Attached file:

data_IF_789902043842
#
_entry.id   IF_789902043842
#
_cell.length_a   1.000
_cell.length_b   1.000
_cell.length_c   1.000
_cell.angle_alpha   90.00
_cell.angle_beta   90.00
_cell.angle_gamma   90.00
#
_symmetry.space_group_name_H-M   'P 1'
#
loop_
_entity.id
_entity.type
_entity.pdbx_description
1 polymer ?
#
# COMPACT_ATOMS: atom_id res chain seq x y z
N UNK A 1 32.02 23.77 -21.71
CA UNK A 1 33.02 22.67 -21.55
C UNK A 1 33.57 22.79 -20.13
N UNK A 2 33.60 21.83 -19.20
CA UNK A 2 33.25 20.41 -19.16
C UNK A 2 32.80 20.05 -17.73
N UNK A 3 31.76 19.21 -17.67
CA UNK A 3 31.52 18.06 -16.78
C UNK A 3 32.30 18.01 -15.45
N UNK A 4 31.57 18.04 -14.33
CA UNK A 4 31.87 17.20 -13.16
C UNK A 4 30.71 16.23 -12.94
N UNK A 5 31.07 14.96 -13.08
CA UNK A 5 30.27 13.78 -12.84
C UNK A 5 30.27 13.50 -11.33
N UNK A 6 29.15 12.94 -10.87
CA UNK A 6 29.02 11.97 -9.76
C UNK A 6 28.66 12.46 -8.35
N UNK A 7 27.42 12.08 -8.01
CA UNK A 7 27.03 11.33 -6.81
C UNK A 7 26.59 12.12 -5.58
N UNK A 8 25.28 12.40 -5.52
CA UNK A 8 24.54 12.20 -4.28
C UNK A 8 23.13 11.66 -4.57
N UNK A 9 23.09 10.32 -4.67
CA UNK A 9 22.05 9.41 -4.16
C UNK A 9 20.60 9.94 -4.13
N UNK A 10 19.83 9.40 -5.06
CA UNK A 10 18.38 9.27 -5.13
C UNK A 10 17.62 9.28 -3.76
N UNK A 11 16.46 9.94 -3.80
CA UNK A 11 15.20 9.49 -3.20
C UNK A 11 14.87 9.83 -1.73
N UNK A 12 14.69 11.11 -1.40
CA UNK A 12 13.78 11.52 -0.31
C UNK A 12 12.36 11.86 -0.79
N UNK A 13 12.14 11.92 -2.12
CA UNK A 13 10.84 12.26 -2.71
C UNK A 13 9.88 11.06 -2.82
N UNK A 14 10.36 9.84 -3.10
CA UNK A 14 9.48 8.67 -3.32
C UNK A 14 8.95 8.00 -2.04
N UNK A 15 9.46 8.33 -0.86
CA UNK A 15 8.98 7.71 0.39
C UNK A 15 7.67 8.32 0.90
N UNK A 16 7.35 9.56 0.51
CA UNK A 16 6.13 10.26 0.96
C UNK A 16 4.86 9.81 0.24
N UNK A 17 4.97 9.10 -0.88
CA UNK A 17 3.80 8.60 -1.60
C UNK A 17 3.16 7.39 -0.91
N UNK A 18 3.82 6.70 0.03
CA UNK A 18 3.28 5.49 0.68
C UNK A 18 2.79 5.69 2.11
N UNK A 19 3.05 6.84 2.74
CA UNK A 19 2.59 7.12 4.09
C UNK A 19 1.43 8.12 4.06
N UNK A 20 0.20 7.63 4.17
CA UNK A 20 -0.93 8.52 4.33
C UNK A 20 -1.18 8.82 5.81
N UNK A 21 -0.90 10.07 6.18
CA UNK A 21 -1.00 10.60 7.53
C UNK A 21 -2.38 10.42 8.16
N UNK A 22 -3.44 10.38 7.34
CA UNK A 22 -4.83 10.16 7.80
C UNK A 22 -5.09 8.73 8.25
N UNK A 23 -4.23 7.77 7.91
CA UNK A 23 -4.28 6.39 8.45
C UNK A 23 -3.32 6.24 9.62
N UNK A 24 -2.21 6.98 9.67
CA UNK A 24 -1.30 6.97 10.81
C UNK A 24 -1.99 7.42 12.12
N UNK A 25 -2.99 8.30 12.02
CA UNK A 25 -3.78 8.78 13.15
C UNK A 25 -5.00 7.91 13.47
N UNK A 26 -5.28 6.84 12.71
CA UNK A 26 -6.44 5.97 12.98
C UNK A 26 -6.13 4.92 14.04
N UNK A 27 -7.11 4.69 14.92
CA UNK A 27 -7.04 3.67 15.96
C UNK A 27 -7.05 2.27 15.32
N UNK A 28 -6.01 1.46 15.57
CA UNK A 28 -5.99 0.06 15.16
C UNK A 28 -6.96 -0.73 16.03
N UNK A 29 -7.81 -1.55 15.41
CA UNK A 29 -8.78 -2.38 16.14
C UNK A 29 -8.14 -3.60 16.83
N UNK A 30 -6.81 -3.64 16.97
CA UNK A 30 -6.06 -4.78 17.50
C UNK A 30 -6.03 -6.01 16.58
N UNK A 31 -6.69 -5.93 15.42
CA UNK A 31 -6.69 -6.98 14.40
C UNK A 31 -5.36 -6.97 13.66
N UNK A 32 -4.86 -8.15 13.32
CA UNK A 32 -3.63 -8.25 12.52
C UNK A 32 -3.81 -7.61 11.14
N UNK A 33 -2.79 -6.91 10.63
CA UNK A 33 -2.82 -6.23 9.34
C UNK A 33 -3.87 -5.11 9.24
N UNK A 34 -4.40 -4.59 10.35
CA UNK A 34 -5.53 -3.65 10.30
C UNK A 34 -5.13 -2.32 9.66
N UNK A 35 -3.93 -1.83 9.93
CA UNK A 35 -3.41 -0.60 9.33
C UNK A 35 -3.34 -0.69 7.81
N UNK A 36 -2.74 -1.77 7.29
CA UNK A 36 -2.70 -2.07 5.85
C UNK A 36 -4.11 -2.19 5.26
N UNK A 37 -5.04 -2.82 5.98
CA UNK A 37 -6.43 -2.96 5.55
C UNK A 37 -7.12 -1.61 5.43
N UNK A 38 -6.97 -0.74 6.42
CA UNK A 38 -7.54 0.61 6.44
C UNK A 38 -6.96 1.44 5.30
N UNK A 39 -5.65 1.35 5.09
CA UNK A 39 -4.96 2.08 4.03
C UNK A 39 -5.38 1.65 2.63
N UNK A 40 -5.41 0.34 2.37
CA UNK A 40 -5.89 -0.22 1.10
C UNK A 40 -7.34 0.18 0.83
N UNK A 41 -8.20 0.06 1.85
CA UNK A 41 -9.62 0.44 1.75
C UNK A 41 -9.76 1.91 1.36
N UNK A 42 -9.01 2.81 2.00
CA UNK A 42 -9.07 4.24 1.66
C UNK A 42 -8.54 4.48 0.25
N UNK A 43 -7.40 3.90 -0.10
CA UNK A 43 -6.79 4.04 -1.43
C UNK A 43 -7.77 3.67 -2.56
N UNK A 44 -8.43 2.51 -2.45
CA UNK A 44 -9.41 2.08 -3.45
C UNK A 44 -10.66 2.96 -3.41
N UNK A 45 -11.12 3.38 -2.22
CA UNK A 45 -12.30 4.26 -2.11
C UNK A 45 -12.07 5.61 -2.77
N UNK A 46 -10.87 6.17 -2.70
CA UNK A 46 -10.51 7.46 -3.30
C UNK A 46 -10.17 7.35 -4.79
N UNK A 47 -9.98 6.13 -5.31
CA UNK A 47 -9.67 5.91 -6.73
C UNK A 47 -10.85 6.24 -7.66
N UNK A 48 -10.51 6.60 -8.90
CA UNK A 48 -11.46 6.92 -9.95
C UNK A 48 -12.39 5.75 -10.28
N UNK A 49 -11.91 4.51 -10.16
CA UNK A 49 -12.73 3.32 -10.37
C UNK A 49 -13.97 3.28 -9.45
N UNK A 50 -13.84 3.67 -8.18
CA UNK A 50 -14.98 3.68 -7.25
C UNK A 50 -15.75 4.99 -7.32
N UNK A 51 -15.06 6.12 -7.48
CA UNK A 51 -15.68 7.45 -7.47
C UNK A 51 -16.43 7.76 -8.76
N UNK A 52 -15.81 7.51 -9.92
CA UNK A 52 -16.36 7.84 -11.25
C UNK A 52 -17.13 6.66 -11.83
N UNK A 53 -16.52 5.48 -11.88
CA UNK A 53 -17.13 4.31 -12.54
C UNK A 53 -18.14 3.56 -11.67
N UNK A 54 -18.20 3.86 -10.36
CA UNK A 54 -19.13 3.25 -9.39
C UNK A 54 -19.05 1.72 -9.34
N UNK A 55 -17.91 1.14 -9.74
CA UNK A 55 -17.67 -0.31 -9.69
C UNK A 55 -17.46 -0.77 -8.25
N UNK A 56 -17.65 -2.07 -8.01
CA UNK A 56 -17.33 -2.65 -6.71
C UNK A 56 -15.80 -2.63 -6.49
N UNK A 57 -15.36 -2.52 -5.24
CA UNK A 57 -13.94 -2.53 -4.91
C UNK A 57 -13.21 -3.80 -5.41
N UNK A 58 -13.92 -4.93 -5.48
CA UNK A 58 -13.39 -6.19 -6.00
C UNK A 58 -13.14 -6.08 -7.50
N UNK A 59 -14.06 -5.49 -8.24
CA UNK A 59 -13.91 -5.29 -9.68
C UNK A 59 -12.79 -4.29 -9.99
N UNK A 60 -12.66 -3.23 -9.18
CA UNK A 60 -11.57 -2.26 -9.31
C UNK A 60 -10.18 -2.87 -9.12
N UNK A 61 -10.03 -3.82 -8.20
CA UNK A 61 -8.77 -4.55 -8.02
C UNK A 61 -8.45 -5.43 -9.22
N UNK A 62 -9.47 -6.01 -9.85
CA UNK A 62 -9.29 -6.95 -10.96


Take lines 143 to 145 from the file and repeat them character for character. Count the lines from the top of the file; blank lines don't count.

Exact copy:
C UNK A 41 -9.76 1.91 1.36
N UNK A 42 -9.01 2.81 2.00
CA UNK A 42 -9.07 4.24 1.66